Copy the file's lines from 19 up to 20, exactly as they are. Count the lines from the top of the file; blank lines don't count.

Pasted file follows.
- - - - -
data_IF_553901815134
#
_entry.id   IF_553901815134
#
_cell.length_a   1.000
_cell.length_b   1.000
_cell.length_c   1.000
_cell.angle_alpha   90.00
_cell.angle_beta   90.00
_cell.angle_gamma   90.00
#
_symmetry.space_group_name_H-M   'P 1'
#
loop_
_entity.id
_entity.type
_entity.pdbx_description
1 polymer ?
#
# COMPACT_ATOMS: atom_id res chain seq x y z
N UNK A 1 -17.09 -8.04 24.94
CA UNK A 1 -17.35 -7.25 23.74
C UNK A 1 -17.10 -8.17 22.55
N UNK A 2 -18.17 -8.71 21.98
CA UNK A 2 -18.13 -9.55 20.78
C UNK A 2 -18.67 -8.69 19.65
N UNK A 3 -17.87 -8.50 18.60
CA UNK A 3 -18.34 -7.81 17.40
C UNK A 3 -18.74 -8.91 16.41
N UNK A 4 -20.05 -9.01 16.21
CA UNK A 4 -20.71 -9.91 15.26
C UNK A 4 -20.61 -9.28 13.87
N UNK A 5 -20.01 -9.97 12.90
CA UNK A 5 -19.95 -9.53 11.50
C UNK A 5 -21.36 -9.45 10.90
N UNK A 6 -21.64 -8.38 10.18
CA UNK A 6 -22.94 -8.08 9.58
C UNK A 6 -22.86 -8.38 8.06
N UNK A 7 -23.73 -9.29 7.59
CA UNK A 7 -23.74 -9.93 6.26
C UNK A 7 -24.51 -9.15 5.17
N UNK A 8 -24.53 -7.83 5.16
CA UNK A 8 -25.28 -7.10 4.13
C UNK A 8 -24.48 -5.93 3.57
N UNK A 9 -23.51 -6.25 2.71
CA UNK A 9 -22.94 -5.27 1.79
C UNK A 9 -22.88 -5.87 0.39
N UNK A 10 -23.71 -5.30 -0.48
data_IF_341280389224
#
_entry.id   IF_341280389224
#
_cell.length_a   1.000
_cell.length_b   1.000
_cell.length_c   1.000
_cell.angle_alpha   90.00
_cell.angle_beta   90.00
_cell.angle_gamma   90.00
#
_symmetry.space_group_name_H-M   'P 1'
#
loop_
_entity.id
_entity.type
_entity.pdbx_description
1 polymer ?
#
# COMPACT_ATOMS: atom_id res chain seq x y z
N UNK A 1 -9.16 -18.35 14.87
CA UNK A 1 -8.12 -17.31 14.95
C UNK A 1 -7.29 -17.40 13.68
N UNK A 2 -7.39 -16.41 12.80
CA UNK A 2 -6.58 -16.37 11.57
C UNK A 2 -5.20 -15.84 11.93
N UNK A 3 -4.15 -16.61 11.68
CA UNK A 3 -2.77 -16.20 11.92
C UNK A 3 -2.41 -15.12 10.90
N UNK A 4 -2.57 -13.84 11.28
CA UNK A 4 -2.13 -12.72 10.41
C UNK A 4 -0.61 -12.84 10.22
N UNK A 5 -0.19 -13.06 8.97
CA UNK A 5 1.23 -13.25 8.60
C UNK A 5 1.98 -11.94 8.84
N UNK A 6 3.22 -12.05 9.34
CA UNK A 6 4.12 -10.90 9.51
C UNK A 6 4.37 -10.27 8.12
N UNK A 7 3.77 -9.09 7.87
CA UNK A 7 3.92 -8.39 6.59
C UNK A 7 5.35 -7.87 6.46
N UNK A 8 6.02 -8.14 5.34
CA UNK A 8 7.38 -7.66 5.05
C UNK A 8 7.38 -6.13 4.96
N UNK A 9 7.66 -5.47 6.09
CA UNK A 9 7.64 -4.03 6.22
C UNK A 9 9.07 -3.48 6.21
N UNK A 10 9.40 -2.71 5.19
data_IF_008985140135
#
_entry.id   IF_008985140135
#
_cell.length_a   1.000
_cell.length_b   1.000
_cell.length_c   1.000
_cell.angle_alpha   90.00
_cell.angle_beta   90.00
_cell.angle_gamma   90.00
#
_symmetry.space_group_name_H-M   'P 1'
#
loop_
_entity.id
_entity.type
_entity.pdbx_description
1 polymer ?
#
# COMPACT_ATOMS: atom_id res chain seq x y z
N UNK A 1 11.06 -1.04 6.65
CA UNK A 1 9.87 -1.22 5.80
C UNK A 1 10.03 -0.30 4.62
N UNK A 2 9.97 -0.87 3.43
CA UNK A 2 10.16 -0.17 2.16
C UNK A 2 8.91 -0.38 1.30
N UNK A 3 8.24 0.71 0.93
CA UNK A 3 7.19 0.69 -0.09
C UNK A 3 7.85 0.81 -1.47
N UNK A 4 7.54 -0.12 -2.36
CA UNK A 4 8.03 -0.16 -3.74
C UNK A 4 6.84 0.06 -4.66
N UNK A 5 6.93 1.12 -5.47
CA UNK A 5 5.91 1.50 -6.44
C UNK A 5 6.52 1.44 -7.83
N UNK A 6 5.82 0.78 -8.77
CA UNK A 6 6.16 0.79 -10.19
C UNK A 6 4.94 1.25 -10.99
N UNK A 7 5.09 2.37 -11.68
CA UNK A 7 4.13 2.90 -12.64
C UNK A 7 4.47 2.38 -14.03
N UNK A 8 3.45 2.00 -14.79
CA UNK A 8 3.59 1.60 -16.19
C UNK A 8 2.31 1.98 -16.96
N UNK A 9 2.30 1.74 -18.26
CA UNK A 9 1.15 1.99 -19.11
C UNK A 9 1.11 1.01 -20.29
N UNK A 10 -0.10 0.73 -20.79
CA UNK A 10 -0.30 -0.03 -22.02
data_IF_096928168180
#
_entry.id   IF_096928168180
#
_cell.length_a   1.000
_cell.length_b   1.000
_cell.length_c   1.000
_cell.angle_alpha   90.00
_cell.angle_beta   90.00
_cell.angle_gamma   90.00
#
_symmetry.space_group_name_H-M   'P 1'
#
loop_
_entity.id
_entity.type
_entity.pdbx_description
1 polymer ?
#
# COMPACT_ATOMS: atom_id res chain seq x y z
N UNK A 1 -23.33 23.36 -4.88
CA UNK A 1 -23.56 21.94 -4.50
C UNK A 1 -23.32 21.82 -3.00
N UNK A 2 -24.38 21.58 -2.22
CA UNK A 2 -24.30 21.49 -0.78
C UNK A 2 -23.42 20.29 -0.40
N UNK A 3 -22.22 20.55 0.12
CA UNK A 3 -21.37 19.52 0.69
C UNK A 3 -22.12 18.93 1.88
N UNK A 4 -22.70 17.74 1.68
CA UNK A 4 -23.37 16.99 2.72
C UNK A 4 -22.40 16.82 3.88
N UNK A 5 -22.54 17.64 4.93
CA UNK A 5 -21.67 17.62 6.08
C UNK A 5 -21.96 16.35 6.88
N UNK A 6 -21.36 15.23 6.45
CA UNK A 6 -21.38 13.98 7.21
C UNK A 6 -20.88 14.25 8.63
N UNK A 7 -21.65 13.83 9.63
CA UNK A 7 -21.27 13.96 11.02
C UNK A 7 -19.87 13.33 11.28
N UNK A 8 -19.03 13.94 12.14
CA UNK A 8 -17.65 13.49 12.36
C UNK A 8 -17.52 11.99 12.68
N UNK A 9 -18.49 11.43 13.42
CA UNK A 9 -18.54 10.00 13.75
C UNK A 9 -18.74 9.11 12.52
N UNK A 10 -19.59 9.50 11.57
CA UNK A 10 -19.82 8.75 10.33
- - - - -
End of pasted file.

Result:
#
# COMPACT_ATOMS: atom_id res chain seq x y z